The “It’s Time To Be A Parent Again” course is designed for single parents, moms and dads, grandparents, those who are doing it right or a parent that is not quite sure how to be effective in your child’s life. The seminar includes a legal overview from our State Attorney’s Office. (BCSO image)

2. Go over privacy settings with your children and make sure they are structured so that they are unable to be changed.

3. Keep an “Open Password” policy with your children so that you can ALWAYS monitor their on-line activities.

4. Periodically check the browser history on their personal or shared computer to evaluate what types of websites they are viewing.

5. If your child refuses to share their passwords or access to their computers with you, take away their access to the devices. Remember you are the parent and they live under your roof, therefore you are in control. There is nothing that prohibits a parent from taking away computers, cellular telephones or any other luxury that today’s children enjoy.

6. Don’t be afraid to discipline your child. Appropriate discipline is one of the most important lessons we can teach, and also, one of the most important lessons they will carry on to parenthood later in life.

As we close out our series on this important topic, I strongly encourage each of our parents to keep a constant vigil on their children’s activities, but also ask that that they maintain open channels of communication with their children.

As I said at the very beginning of our series on this topic, parenting is one of the most demanding jobs, but is also one of the most rewarding.

Again, thank you for taking the time to review our Weekly Crime Prevention Tip and for sharing with your family and friends.

ABOUT THE AUTHOR

Brevard County Sheriff Wayne Ivey has been a law enforcement officer for over three decades. Sheriff Ivey is a graduate of the FBI National Academy and has a Bachelor’s Degree from Daytona State College in Management and Supervision. Sheriff Ivey’s background in law enforcement is inclusive of Management, Criminal Investigations, Narcotics, Patrol Services, Public Integrity Investigations, and Corrections.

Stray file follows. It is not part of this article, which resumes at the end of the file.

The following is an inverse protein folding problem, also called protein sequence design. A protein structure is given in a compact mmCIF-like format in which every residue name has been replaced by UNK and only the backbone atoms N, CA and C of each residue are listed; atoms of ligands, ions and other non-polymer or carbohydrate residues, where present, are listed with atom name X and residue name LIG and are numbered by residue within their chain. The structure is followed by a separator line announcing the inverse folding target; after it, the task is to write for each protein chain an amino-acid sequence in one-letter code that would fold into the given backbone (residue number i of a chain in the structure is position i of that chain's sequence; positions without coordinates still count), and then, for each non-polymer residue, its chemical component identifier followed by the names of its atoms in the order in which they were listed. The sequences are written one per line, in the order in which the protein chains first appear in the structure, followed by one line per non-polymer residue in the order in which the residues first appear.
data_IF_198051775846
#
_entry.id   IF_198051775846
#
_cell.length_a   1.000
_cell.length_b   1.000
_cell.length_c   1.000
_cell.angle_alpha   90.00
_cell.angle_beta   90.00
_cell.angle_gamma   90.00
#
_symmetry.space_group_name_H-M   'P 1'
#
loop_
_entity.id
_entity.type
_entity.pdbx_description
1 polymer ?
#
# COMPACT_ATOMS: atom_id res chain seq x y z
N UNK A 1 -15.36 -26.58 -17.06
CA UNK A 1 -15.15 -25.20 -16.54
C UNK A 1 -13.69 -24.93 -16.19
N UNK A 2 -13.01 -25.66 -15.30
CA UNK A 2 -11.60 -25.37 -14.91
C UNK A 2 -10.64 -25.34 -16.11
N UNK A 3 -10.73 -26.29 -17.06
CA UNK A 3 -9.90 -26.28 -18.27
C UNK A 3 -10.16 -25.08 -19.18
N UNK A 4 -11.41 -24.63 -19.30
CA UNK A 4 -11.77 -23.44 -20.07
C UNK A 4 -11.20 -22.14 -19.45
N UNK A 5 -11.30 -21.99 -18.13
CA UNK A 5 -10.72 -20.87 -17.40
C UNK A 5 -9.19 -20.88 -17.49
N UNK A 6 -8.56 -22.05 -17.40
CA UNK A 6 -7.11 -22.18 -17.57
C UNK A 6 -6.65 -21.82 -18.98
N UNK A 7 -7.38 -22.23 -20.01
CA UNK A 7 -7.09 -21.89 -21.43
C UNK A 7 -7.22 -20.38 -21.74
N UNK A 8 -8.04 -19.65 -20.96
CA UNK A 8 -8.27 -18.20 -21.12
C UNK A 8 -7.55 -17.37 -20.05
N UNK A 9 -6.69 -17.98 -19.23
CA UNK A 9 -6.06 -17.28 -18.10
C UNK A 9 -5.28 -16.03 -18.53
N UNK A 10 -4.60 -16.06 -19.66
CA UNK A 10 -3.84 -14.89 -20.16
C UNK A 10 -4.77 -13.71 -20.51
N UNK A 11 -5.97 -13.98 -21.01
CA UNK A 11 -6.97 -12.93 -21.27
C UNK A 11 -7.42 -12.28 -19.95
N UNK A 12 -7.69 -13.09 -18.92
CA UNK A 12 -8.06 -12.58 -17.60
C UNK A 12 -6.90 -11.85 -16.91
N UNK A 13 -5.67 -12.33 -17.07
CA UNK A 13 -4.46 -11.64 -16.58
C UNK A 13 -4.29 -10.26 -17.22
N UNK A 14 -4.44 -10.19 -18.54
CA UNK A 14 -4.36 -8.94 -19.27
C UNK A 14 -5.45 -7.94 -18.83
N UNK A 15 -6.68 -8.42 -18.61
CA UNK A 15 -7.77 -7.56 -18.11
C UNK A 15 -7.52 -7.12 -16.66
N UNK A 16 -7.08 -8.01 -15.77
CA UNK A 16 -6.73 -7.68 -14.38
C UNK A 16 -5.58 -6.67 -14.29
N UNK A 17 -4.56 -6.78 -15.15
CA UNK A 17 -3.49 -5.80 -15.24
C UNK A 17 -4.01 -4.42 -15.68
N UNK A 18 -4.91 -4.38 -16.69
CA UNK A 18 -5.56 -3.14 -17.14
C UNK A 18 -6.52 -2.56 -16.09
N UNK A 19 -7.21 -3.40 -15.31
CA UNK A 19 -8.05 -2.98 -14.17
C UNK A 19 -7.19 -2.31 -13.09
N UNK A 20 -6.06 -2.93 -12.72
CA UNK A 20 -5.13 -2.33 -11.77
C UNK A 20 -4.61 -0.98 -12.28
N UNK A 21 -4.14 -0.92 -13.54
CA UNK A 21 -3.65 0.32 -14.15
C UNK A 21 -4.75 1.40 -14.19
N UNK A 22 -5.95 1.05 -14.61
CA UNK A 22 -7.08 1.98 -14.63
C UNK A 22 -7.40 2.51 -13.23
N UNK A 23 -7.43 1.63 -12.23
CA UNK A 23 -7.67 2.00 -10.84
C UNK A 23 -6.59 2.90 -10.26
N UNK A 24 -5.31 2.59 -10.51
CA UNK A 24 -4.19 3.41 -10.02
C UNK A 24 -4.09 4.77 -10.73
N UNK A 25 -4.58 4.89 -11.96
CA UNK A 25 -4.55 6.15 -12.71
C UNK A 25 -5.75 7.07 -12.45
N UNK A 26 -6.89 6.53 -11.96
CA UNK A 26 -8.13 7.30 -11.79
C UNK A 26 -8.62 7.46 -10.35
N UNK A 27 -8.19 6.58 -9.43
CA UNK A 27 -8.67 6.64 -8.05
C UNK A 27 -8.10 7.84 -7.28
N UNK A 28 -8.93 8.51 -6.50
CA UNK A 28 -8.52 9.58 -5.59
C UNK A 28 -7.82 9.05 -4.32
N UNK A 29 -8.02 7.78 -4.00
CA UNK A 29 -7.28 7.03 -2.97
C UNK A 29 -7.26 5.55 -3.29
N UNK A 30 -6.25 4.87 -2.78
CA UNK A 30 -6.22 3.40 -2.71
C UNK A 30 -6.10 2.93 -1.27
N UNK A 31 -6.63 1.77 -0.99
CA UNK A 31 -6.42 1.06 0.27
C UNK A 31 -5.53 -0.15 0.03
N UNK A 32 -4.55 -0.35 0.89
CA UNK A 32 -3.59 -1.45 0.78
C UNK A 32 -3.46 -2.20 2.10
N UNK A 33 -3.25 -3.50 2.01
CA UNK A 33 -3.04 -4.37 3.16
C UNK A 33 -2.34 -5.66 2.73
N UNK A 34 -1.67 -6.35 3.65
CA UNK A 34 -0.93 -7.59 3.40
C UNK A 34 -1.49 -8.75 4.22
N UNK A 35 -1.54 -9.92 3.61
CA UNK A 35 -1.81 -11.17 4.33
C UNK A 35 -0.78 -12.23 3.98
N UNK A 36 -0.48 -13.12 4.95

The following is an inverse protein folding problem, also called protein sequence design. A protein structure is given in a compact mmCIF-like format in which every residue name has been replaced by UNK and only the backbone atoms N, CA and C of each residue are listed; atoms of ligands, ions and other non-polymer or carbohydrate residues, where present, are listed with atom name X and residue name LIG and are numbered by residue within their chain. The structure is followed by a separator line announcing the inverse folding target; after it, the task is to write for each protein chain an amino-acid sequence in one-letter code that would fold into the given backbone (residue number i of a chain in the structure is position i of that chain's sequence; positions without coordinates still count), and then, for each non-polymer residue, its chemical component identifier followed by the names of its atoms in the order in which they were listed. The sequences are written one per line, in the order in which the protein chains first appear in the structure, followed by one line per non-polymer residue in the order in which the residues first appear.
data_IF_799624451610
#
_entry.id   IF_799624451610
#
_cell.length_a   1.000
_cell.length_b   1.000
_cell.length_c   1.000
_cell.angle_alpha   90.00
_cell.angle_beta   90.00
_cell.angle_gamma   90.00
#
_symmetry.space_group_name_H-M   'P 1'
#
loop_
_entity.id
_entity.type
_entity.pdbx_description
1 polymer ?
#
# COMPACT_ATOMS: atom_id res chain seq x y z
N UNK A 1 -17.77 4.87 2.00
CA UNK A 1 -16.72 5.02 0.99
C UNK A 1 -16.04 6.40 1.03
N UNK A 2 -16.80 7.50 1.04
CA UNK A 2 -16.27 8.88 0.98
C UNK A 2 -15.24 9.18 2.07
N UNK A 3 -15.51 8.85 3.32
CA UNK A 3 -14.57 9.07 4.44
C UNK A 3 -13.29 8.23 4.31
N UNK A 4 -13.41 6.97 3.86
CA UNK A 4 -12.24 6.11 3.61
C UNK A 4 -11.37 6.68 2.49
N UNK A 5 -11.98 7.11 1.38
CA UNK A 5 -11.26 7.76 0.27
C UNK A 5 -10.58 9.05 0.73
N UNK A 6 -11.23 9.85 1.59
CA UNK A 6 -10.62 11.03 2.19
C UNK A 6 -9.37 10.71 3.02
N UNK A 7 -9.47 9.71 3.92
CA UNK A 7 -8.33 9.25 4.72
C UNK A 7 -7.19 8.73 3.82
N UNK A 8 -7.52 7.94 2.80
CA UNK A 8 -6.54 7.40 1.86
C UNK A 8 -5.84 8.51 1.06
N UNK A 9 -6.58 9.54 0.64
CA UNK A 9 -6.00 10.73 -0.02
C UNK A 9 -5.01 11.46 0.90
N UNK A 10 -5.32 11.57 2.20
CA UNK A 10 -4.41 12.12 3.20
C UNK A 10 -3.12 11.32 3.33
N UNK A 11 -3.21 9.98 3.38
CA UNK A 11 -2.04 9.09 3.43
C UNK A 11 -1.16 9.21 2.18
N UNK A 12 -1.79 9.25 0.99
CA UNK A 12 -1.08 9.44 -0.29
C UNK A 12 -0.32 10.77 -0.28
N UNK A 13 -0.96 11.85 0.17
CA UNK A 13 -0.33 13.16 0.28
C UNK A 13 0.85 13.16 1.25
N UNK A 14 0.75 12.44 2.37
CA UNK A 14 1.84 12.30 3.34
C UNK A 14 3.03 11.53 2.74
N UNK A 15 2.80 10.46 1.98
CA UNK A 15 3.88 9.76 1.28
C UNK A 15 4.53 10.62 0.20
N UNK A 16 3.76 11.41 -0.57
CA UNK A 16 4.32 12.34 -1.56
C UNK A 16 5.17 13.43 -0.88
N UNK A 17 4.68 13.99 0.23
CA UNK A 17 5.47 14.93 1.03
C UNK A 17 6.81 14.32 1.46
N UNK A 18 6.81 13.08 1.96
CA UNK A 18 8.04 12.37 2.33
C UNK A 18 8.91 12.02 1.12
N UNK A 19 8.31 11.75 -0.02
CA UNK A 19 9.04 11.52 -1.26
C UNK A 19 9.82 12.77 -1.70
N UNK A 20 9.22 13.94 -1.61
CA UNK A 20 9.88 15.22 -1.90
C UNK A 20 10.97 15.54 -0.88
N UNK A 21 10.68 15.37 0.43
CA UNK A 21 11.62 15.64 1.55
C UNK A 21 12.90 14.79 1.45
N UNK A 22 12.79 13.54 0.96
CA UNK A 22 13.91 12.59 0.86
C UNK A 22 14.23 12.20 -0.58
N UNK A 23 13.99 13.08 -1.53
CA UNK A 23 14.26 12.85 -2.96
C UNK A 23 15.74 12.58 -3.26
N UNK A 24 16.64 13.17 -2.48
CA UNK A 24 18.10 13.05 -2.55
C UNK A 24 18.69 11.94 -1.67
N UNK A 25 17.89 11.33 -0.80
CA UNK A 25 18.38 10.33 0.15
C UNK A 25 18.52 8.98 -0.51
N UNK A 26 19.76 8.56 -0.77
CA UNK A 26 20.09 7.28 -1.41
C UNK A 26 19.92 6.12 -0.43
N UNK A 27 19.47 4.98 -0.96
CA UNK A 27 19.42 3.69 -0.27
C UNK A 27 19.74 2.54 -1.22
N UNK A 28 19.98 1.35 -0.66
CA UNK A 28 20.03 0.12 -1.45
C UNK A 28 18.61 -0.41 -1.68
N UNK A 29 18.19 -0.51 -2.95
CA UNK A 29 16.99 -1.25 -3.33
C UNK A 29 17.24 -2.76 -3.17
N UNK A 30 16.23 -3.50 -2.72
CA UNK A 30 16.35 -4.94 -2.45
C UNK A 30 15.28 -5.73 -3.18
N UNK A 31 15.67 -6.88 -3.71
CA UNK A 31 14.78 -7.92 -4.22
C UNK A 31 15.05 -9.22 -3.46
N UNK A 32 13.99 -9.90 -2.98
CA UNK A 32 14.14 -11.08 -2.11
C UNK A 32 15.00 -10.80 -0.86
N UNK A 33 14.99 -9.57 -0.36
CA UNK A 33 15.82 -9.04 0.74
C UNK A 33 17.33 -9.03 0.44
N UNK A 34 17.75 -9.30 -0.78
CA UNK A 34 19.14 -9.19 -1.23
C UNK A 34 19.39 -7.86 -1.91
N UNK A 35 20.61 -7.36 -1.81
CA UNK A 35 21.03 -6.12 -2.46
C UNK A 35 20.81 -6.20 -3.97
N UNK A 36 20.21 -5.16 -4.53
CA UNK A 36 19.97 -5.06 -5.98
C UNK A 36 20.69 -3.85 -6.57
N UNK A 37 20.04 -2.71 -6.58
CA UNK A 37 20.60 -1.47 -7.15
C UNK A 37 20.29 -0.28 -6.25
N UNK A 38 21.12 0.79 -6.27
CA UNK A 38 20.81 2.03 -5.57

Sheriff Wayne Ivey

Prior to being elected in 2012, Sheriff Ivey served the citizens of the State of Florida as a Resident Agent in Charge for the Florida Department of Law Enforcement. As a member of the Florida Department of Law Enforcement Sheriff Ivey developed and created the country’s first ever statewide Task Force on Identity Theft.

That same year the Task Force was named one of the top five most innovative programs in the country by the International Association of Chiefs of Police and investigated approximately 44 million dollars in fraud cases.

Additionally, as a member of FDLE, Sheriff Ivey created the Child Abduction Response Team (C.A.R.T) that re-defined the way Child Abduction cases are conducted throughout the country today. The program was later selected as the most innovative program in the country by the International Association of Chiefs of Police and is now used as a nationwide model in the response and investigation of child abductions.

Sheriff Ivey has testified before the United States Congress on law enforcement related matters and has extensive experience in the area of Public Integrity Investigations. Sheriff Ivey was honored as the Florida Department of Law Enforcement’s Special Agent of the Year (1996) and was also recognized by the Commissioner of the Florida Department of Law Enforcement for his Outstanding Contributions to Criminal Justice. In August of 2011 Sheriff Ivey was honored by the National Organization of Victims Advocacy for his work at the national level as an advocate of victim’s rights and protection.

Sheriff Ivey speaks regularly on topics such as Identity Theft, Crime in America, Human Trafficking, Domestic Violence, and Self Defense through Mental Preparedness. Sheriff Ivey firmly believes that Crime Prevention and Education are vital to reduce our crime rate and protect our community.